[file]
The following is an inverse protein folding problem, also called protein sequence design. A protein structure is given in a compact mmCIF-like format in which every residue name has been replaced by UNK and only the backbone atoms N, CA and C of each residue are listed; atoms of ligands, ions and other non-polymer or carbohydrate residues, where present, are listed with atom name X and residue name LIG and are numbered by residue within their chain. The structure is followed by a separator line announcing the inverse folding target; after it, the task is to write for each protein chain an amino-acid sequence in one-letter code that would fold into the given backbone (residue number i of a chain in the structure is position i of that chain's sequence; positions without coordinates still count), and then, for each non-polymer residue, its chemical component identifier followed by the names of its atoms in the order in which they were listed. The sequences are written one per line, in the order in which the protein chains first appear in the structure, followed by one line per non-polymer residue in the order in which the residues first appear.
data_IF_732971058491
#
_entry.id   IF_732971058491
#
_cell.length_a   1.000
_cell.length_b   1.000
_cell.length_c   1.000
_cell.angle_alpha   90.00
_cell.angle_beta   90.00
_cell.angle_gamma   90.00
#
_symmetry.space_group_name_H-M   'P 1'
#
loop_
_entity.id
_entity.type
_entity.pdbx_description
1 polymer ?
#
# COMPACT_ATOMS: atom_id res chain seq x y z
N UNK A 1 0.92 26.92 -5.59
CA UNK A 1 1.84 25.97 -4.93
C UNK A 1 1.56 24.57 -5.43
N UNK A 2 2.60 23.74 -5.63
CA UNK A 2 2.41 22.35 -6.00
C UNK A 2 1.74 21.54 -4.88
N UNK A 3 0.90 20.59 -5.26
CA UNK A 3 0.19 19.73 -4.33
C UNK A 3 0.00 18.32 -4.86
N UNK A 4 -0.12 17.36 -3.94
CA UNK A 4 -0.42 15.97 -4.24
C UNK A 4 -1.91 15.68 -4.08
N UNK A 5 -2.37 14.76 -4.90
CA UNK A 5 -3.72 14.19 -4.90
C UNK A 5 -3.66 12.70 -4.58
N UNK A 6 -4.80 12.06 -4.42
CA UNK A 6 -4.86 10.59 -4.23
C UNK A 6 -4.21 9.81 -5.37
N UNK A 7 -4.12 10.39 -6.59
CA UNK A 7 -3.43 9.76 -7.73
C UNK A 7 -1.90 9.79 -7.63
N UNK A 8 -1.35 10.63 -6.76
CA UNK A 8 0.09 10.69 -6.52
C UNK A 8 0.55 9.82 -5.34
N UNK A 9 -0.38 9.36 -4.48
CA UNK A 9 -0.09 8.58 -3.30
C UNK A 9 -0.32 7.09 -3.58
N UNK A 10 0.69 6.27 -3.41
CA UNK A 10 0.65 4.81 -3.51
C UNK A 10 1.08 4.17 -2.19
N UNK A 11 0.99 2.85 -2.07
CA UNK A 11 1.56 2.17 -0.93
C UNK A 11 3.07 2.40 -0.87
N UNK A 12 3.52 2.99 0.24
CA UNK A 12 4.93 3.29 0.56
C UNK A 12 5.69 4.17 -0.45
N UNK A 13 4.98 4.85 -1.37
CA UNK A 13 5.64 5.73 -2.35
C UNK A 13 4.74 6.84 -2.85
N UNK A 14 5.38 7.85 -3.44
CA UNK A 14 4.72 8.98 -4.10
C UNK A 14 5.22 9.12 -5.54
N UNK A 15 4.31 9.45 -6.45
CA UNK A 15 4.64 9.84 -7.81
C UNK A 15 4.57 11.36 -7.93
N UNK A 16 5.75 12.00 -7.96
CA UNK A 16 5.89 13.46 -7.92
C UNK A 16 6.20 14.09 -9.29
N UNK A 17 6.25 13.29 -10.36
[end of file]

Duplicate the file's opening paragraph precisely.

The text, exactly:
The following is an inverse protein folding problem, also called protein sequence design. A protein structure is given in a compact mmCIF-like format in which every residue name has been replaced by UNK and only the backbone atoms N, CA and C of each residue are listed; atoms of ligands, ions and other non-polymer or carbohydrate residues, where present, are listed with atom name X and residue name LIG and are numbered by residue within their chain. The structure is followed by a separator line announcing the inverse folding target; after it, the task is to write for each protein chain an amino-acid sequence in one-letter code that would fold into the given backbone (residue number i of a chain in the structure is position i of that chain's sequence; positions without coordinates still count), and then, for each non-polymer residue, its chemical component identifier followed by the names of its atoms in the order in which they were listed. The sequences are written one per line, in the order in which the protein chains first appear in the structure, followed by one line per non-polymer residue in the order in which the residues first appear.